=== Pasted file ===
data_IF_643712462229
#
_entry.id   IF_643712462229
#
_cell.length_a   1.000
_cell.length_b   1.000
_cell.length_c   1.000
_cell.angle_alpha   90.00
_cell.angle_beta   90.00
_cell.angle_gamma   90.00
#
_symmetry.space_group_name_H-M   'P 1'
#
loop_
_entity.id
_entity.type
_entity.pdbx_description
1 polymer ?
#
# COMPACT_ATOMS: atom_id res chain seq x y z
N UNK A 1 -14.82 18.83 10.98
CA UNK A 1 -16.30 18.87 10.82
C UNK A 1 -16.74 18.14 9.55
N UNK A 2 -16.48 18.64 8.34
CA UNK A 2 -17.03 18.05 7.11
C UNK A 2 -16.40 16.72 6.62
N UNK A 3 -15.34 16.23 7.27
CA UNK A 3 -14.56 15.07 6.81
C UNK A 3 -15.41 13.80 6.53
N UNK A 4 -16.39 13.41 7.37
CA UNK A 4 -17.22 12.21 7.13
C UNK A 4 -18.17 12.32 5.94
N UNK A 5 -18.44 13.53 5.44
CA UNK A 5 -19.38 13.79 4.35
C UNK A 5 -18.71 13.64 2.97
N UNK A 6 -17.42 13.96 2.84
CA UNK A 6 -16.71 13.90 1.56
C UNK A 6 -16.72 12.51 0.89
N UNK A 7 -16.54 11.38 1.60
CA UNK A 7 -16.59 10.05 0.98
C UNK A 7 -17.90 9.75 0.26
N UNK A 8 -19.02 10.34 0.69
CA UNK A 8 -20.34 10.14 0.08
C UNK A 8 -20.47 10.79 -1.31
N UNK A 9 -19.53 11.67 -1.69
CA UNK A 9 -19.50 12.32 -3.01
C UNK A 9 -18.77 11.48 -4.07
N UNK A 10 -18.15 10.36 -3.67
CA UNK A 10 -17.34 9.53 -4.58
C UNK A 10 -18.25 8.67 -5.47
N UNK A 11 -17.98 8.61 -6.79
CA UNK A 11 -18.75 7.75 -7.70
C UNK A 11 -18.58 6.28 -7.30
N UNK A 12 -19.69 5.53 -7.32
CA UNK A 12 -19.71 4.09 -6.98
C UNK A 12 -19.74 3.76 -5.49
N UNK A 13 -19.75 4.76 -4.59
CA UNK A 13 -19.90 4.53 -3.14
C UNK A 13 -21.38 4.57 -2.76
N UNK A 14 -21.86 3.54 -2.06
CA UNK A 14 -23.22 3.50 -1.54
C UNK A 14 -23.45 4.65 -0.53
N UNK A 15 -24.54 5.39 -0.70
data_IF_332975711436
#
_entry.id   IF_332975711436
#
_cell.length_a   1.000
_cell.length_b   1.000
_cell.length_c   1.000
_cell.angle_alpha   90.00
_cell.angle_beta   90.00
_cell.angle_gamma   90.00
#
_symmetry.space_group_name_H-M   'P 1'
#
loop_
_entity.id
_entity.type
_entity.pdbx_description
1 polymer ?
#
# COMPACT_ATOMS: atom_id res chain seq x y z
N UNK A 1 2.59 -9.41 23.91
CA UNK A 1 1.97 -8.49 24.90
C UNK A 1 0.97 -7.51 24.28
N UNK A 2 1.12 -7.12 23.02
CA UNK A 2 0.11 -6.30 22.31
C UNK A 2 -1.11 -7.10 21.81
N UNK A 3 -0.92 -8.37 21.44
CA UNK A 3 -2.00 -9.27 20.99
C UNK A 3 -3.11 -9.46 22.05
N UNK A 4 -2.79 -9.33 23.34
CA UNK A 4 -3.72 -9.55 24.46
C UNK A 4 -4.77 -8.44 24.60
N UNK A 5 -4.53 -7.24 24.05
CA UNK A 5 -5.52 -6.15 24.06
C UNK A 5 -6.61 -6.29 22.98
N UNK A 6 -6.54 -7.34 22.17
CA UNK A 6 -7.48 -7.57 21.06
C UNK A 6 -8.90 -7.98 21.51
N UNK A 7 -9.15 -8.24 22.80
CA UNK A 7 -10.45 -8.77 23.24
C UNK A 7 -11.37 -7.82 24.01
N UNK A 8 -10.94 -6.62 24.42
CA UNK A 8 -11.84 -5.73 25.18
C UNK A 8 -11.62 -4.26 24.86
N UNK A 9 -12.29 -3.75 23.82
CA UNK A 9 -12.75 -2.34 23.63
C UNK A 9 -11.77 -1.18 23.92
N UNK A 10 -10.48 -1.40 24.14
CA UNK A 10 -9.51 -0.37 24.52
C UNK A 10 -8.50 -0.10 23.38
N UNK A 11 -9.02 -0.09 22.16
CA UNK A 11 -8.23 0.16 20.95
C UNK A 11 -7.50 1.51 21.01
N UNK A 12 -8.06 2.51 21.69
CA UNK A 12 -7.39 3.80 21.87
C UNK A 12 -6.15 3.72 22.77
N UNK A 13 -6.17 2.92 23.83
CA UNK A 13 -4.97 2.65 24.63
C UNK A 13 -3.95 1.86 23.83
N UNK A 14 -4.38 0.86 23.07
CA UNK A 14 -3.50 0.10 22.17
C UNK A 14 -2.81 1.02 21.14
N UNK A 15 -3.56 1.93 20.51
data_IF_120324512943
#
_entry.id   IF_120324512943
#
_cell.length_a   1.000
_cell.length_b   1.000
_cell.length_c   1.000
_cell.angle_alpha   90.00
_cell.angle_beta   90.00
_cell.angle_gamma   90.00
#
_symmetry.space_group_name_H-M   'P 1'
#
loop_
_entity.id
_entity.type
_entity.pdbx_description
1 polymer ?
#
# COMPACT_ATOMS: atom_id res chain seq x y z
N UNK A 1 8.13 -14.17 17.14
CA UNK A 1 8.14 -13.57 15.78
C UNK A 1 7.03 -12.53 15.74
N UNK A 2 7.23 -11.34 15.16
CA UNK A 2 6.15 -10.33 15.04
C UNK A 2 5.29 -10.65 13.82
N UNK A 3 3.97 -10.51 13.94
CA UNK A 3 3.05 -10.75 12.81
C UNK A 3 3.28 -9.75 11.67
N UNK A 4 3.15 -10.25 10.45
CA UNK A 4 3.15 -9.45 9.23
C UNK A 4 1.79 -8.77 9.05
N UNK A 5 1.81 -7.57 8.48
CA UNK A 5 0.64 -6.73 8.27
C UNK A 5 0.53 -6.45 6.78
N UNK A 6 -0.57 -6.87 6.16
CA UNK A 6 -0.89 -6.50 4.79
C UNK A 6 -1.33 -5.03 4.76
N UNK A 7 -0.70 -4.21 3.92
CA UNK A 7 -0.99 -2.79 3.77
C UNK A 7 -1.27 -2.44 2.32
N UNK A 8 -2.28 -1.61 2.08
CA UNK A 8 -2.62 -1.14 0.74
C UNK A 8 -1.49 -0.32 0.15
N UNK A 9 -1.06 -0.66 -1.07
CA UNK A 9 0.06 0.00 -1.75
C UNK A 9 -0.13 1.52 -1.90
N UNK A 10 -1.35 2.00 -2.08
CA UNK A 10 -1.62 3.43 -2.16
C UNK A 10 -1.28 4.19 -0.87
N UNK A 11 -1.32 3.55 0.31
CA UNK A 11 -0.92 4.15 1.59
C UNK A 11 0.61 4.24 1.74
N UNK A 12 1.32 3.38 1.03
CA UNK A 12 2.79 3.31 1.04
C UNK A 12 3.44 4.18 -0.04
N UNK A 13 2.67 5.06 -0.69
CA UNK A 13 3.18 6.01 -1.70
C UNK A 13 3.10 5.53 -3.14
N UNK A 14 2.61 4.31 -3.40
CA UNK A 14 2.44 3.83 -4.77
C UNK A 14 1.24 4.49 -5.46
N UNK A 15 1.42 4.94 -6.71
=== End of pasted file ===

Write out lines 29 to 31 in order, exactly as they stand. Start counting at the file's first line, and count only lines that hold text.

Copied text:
C UNK A 3 -15.41 13.80 6.53
N UNK A 4 -16.39 13.41 7.37
CA UNK A 4 -17.22 12.21 7.13